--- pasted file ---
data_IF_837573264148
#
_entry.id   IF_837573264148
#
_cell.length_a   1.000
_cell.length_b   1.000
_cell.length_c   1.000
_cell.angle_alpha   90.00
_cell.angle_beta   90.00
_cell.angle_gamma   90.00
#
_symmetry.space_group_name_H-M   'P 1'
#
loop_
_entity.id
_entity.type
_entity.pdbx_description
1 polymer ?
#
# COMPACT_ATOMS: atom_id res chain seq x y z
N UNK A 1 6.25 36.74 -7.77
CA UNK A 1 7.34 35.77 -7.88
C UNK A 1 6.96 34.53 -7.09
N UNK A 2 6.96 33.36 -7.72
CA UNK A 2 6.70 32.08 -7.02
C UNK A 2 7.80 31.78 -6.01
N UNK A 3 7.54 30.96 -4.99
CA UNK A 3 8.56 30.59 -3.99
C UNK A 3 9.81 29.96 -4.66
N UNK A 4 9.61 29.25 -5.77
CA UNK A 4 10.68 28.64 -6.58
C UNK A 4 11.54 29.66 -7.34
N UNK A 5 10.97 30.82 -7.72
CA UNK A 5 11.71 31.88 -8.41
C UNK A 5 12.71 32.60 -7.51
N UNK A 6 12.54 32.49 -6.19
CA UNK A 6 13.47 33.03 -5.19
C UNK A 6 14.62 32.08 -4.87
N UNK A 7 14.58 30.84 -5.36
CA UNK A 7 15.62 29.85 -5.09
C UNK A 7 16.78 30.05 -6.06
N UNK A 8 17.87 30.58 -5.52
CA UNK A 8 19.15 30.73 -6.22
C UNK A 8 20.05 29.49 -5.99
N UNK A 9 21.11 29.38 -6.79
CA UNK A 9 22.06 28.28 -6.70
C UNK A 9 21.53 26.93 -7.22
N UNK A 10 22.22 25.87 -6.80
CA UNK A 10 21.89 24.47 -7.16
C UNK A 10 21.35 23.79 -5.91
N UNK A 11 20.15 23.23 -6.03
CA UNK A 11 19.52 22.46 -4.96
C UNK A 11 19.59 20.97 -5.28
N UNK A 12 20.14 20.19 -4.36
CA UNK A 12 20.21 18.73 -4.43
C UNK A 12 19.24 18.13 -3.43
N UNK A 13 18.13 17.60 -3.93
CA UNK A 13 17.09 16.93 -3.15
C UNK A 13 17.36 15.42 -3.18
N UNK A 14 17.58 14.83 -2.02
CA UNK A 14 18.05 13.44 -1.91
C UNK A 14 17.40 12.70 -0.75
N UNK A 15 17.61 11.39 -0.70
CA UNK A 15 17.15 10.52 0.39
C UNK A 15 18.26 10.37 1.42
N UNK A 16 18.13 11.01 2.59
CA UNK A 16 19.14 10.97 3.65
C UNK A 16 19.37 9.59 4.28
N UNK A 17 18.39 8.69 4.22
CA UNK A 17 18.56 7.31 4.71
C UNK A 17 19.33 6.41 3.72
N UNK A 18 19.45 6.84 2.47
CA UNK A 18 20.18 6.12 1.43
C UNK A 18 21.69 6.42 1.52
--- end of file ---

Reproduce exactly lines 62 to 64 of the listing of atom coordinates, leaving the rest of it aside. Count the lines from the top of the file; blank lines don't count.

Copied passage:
C UNK A 14 17.40 12.70 -0.75
N UNK A 15 17.61 11.39 -0.70
CA UNK A 15 17.15 10.52 0.39